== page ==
U.S. Osprey Crash, Three Reportedly Found, Three Still Missing

At approximately 0140 EST, local Japanese media made the first reports that a U.S. Air Force Osprey tilt-rotor aircraft crashed off the coast of Yakushima, Kagoshima, Japan with eight members on board. However, by 0300 EST, the Japanese government confirmed that six members were on board. The Japanese Defense Minister also said that the aircraft was a U.S. Navy CV-22 Osprey. At this time it is not clear if it was an Air Force or Navy aircraft as the U.S. government has not made a public statement, despite the Japanese government request to do so.

By 0245 EST, Japanese Chief Cabinet Secretary Matsuno made the first official Japanese government announcement that several aircraft and naval vessels were deployed to search for the crew and that saving lives was the top priority. The Japanese Coast Guard then published a series of updates:

0247 EST: Remains of an Osprey were located approximately 1km east of Yakushima Island in water at a depth of 30 meters.

0250 EST: Three Ospreys were scheduled to fly from U.S. Iwakuni base to Kadena base and that the weather near the crash site was clear. This fact was confirmed by anonymous U.S. officials by 0330 EST.

Japanese local media reported that the left engine of the Osprey was seen in flames before the water landing/crash and that by 0330 EST, a person had been found unconscious in the water. By 0335 EST, that person was reportedly dead. A man who witnessed the incident said, “Suddenly, the aircraft flipped over and fell head over heels. It caught fire, exploded, and fell vertically into the sea.”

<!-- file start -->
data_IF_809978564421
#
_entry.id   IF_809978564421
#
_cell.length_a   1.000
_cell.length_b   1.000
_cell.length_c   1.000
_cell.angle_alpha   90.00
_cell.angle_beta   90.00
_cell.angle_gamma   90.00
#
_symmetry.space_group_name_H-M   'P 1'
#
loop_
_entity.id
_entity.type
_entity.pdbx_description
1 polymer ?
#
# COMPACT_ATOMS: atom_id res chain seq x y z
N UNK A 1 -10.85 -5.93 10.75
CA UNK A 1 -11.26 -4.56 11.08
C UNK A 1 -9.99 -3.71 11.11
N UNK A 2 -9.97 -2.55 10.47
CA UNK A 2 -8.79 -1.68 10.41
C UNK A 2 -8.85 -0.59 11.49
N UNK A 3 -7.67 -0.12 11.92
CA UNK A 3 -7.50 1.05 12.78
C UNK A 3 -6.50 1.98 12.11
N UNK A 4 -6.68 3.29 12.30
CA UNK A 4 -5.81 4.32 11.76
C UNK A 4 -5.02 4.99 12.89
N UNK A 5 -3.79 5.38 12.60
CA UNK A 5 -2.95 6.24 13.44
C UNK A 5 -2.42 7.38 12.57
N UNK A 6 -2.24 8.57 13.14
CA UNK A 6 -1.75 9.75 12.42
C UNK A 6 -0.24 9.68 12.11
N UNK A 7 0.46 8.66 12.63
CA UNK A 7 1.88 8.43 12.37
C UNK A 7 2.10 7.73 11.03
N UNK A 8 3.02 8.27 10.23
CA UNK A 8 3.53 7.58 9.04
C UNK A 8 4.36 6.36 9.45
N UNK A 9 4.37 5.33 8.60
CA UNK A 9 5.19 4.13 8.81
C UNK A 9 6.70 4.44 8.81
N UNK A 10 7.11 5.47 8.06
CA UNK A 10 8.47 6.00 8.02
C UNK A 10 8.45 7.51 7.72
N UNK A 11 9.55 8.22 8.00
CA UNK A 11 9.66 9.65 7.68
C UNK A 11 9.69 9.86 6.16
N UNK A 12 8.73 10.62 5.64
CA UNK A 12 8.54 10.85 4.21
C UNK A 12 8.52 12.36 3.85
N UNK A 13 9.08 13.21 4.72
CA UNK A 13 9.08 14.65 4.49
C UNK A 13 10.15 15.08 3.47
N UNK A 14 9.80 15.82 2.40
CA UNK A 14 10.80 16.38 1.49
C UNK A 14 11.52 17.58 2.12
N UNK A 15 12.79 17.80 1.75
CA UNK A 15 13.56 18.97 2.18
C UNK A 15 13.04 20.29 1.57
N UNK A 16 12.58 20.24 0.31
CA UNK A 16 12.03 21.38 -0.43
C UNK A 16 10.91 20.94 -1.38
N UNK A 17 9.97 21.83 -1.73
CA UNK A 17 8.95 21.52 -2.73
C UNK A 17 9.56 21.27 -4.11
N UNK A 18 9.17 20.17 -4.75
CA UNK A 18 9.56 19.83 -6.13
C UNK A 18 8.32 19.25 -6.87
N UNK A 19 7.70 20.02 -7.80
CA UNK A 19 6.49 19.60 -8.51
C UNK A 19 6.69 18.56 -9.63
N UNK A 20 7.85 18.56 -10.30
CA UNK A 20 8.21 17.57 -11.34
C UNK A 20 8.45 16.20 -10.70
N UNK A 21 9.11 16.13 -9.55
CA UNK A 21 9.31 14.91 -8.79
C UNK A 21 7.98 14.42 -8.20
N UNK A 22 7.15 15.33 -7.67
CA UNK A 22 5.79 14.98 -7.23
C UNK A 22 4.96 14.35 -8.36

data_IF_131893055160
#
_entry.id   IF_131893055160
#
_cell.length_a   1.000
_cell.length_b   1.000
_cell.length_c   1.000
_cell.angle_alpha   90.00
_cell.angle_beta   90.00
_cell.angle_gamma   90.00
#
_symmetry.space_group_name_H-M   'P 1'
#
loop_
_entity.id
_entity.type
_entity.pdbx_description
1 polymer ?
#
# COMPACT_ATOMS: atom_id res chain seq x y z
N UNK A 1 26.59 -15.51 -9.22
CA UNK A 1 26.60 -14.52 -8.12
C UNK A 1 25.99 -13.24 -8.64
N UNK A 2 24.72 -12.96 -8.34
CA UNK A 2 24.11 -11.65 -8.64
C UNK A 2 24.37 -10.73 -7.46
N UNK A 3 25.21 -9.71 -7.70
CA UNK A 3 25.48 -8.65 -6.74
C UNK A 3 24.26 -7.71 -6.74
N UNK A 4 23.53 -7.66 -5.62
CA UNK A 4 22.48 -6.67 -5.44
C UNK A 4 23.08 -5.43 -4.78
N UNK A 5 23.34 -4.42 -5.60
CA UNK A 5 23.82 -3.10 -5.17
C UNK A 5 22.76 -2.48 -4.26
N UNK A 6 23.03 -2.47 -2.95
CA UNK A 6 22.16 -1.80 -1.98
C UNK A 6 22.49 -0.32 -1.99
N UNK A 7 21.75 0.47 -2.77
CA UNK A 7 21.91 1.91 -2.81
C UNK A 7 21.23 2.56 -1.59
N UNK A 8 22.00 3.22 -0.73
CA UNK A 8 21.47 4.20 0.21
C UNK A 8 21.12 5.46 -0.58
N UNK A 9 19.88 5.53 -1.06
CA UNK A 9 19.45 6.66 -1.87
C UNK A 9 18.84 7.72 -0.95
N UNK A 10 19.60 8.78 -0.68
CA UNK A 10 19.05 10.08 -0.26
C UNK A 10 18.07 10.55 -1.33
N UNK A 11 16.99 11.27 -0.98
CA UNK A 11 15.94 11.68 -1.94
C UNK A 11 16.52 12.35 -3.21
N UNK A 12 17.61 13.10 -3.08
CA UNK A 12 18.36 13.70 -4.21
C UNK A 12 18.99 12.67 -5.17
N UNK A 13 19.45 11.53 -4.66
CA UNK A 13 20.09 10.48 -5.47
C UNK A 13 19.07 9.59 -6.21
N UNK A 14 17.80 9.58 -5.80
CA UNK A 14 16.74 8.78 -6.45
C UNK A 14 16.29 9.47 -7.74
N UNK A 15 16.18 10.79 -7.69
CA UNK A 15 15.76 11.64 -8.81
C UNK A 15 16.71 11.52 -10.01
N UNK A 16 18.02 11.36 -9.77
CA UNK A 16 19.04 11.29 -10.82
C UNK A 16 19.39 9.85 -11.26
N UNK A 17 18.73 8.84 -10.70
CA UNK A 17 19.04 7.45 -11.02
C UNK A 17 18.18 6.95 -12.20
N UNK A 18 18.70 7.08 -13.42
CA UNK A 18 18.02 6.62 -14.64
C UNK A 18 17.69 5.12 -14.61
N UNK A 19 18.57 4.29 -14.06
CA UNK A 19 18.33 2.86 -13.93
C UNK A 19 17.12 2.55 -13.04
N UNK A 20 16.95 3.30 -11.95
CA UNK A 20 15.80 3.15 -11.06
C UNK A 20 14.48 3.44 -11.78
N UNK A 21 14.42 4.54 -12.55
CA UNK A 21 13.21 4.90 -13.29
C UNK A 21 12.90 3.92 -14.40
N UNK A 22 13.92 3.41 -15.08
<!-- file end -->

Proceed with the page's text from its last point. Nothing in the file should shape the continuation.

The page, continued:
Okinawa, Japan’s Governor Tamaki ordered a halt to Osprey flights throughout the prefecture as a response to the crash at 0400 EST. By then, the other two Ospreys in the flight had reportedly landed at Kadena. The Saga, Japan Ground Self Defense Forces Metabaru Garrison suspended their planned Osprey training flight on November 30th and are considering cancelling their December 3rd Garrison Opening Even which included Osprey flights.

As of this publication three people have been found, of which one has been confirmed dead. Wreckage has been recovered and the status of three U.S. service members has not been reported on. This is developing.

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Ethan Alun
Ethan Alun
A United States Naval Academy and American Military University Alumni, Ethan covers flash military, intelligence, and geo-political updates.
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